Rotations of Normal Fault Blocks Quantify Extension in the Central Tauride Intramontane Basins, SW Turkey

Ayten Koç*, Douwe J.J. van Hinsbergen, Cor G. Langereis

*Corresponding author for this work

Research output: Contribution to journalArticleAcademicpeer-review


Quantifying the amount of stretching in extensional basin systems is often challenging in the absence of seismic profiles or boreholes. However, when fault spacing and orientation as well as vertical axis rotation patterns are known, map-view restoration may provide a good estimate of total extension. This integrated structural and paleomagnetic approach provides a relatively straightforward tool in extensional basin restoration and fault zone kinematic analysis. Here we provide results of an extensive paleomagnetic survey of the Neogene Central Tauride intramontane basins (SW Turkey), where previous work revealed a complex array of basin-bounding normal faults and relay ramps. In total, 437 oriented cores were sampled at 43 sites distributed within Miocene-Pliocene continental sedimentary rocks from the Ilgın, Altınapa, Yalvaç, and Beyşehir basins. Despite the more or less coherent overall strike of the mountain belt and basins, rotations vary from ~42° clockwise (Yalvaç) to ~10° (Beyşehir), ~21° (Ilgın), and ~30° (Altınapa) counterclockwise. We show that the rotation pattern is related to normal faults and lateral variations in fault displacement superimposed on regional rotation patterns. We restore these to estimate a minimum NE-SW horizontal extension of ~30–35 km across the basin system. As a consequence of our reconstruction, it appears that the Sultandağları range that exposes low-grade metamorphic Paleozoic and Mesozoic rocks of the Geyikdağı and Bolkardağ nappes of the Taurides represents a Miocene extensional core complex.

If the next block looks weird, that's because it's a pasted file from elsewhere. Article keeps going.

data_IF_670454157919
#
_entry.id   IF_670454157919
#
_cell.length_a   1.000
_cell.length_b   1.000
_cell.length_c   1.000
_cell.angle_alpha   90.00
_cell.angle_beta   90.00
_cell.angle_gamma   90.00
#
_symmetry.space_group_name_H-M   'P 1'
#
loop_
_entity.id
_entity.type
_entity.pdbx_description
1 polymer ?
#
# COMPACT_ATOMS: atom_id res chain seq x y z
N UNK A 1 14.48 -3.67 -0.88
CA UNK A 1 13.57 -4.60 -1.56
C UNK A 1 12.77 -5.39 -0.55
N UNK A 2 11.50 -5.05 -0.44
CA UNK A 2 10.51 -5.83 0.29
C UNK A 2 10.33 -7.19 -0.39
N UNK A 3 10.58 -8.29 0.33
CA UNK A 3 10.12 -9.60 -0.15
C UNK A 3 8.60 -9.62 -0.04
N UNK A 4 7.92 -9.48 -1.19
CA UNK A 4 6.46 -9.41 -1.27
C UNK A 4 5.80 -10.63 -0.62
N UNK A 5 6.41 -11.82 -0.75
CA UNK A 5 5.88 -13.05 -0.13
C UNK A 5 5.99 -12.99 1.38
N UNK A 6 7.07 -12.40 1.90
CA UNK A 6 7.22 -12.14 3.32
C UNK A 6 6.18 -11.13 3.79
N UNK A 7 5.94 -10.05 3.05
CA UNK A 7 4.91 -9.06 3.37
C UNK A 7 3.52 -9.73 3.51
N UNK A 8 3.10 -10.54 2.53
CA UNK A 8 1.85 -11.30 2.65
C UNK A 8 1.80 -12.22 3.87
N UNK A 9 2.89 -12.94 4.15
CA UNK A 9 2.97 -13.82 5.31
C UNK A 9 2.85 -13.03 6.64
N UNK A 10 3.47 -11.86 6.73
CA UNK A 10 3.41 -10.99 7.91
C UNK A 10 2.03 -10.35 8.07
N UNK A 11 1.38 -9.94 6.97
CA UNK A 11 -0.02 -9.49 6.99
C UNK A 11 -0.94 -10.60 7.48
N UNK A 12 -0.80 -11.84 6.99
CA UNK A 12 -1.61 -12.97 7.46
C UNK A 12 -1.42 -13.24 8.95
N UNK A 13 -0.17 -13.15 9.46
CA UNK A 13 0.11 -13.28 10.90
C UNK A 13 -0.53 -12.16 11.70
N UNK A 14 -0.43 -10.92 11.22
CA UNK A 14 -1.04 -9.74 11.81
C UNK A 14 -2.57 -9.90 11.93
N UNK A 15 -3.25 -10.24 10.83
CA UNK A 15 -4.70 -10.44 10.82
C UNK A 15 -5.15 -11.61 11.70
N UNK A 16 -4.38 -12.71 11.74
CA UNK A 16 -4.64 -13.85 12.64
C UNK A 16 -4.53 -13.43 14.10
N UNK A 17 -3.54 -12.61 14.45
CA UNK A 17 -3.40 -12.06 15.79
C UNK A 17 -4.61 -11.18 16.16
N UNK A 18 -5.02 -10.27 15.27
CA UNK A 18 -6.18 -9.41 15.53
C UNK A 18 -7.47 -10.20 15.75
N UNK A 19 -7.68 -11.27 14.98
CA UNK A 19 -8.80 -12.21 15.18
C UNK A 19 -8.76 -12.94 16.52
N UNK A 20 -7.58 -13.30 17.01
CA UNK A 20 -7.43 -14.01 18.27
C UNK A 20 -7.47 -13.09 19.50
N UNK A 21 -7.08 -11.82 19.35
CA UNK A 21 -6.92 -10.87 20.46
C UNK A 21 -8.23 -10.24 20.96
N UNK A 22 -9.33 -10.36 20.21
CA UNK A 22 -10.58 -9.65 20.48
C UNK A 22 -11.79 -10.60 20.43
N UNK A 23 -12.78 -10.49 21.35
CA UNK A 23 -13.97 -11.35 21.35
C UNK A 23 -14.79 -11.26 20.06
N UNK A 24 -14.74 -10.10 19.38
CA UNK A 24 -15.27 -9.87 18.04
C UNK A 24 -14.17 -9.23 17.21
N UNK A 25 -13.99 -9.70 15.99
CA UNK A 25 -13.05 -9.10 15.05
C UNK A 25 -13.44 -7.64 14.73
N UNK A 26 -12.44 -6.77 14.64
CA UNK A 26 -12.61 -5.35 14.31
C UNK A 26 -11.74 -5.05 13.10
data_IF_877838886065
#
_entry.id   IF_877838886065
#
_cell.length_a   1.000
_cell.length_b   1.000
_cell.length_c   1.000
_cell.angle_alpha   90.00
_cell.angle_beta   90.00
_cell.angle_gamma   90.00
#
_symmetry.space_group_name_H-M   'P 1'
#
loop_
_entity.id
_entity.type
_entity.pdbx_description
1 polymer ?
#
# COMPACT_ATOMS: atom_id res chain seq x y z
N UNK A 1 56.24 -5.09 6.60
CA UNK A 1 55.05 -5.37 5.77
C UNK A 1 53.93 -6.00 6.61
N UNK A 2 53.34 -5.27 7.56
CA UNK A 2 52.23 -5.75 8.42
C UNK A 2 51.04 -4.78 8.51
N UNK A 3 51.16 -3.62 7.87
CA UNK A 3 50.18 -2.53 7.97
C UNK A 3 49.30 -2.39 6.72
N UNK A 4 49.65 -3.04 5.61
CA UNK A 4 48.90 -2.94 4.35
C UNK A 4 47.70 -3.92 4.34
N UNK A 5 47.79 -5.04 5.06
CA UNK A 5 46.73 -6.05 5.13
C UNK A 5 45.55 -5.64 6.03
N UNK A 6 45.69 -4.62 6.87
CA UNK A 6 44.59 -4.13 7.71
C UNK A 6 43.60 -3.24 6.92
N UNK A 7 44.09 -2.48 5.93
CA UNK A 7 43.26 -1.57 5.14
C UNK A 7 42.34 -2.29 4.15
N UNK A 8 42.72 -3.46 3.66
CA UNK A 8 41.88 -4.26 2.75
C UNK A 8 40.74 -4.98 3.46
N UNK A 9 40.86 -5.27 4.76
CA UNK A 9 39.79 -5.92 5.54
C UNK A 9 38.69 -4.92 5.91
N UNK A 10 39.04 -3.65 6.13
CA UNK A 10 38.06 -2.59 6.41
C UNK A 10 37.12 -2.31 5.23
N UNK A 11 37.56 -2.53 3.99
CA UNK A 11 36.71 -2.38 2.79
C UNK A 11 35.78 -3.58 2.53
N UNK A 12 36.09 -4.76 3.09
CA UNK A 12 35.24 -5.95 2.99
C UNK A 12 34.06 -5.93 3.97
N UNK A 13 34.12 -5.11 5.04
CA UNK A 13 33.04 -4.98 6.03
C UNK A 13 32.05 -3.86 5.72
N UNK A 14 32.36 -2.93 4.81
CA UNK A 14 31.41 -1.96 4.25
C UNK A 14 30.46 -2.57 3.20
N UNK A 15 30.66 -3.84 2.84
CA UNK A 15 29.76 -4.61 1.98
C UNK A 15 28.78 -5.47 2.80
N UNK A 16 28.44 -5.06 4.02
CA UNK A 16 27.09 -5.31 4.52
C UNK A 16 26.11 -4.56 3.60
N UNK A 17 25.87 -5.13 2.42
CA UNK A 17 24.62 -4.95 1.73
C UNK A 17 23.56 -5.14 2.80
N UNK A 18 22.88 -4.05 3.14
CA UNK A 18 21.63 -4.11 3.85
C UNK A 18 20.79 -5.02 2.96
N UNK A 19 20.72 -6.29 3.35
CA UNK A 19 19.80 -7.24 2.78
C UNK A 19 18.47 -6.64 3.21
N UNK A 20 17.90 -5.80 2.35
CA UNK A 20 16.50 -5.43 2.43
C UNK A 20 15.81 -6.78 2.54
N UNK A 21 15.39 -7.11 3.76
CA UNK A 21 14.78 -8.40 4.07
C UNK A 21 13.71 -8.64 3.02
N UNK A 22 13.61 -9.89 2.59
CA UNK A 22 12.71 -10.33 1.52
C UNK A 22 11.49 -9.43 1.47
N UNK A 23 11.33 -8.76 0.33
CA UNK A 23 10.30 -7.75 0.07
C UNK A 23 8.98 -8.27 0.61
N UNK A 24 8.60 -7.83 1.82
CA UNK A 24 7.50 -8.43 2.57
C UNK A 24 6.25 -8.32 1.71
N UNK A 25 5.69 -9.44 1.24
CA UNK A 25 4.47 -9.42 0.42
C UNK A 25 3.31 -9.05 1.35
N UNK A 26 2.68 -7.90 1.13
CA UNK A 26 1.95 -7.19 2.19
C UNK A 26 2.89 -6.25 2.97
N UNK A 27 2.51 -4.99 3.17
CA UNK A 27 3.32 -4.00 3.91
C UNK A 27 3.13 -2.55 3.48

Original languageEnglish
Pages (from-to)2307-2327
Issue number8
Publication statusPublished - Aug 2018


  • Continental basin
  • Extensional basin
  • Isparta Angle
  • Paleomagnetism
  • Sultandağları range


Dive into the research topics of 'Rotations of Normal Fault Blocks Quantify Extension in the Central Tauride Intramontane Basins, SW Turkey'. Together they form a unique fingerprint.

Cite this